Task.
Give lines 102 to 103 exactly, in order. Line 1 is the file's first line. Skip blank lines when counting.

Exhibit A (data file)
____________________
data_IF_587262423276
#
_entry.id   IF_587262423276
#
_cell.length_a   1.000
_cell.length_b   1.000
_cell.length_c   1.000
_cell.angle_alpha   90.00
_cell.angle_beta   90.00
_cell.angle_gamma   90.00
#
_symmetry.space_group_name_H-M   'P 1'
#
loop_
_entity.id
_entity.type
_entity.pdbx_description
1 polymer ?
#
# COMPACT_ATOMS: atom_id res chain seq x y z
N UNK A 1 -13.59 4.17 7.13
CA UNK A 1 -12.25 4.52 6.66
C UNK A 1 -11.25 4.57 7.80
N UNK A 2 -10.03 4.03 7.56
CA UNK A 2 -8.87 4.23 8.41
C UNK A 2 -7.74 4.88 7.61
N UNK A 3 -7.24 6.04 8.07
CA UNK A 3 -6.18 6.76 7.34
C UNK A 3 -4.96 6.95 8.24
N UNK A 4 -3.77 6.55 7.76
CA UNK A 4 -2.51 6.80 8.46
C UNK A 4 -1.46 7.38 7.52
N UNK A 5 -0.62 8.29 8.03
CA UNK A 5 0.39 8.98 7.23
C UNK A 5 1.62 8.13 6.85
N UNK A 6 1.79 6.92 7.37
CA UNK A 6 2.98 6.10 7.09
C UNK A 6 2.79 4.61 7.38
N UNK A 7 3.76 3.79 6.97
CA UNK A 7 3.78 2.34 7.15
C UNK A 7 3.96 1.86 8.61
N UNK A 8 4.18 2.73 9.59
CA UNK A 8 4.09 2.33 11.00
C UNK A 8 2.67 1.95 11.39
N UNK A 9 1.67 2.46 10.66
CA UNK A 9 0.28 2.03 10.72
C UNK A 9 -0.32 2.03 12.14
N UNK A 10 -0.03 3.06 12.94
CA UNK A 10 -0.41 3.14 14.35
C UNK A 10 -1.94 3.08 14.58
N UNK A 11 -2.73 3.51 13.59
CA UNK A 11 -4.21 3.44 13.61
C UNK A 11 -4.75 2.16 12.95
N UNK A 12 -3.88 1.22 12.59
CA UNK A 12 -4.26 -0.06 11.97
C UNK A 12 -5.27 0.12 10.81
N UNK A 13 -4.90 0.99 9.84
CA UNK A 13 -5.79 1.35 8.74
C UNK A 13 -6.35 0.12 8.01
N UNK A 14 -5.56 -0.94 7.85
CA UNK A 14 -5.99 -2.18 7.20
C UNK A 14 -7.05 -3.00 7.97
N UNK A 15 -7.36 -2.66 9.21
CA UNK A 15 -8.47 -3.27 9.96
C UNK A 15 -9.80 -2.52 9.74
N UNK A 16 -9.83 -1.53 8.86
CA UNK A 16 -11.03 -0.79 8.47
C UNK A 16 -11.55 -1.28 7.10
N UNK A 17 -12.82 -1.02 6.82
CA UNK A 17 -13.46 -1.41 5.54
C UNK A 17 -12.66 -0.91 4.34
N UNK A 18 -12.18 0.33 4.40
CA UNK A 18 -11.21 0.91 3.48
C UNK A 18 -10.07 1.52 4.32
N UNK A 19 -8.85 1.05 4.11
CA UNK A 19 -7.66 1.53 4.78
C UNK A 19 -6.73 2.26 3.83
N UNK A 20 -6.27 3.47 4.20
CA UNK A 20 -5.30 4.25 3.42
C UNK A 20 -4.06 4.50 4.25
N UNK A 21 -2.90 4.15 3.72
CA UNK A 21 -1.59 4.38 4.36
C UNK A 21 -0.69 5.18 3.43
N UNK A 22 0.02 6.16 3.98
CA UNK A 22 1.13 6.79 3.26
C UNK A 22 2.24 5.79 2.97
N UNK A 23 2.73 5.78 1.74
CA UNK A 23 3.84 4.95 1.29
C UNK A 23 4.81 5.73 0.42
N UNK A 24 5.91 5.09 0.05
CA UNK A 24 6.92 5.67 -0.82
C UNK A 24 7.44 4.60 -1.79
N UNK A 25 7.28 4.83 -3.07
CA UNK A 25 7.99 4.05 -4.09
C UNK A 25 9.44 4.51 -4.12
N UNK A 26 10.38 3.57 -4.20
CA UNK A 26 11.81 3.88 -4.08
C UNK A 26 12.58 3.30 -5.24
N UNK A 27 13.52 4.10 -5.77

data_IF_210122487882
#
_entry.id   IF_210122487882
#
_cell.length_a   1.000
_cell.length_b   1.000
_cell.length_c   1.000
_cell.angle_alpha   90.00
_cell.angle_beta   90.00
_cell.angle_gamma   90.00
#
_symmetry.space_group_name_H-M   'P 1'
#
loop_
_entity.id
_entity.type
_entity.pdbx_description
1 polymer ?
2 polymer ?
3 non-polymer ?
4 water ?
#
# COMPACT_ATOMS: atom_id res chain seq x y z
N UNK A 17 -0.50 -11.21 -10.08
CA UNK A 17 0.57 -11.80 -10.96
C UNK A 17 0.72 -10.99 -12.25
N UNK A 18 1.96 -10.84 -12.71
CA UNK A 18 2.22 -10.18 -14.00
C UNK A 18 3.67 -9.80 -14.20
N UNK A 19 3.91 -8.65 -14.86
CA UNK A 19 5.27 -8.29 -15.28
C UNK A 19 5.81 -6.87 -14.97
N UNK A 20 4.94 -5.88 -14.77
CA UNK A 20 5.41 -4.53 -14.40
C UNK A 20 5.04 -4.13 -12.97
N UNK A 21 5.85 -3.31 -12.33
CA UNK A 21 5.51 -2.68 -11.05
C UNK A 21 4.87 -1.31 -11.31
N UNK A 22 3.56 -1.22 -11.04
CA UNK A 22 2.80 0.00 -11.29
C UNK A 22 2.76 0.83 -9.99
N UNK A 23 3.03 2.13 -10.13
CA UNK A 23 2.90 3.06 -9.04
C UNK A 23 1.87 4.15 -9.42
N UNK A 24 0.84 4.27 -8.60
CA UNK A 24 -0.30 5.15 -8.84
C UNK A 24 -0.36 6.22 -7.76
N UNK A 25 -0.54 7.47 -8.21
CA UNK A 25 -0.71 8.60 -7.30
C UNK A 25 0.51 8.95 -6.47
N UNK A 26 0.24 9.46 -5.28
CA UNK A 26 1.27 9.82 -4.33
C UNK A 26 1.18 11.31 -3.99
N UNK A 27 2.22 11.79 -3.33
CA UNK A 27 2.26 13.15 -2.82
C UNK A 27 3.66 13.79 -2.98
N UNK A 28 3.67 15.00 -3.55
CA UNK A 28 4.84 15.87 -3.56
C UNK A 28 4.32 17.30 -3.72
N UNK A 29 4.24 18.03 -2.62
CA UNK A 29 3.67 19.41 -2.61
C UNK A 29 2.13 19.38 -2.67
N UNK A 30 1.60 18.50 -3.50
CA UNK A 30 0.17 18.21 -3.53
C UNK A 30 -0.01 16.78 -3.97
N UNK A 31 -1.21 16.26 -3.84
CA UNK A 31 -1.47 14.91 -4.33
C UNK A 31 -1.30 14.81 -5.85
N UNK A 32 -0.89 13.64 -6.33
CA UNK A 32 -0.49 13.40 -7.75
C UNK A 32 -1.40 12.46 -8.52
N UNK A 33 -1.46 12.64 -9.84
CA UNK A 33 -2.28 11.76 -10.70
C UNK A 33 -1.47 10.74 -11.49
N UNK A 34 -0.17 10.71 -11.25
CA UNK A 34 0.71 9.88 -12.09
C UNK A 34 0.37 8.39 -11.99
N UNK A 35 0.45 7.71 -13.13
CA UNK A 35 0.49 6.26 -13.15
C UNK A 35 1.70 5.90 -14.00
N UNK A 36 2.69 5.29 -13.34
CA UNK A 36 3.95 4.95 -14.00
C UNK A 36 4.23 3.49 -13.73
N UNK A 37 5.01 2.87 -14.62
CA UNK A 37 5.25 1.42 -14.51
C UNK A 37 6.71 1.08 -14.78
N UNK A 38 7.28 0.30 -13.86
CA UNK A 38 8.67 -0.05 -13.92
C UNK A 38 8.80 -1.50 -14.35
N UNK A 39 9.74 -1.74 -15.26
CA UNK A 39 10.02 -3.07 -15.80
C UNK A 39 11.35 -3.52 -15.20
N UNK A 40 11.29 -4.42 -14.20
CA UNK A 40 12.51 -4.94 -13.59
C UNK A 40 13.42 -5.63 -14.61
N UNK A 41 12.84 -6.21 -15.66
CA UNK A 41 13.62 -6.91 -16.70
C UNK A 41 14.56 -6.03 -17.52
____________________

_entry.id   IF_210122487882
#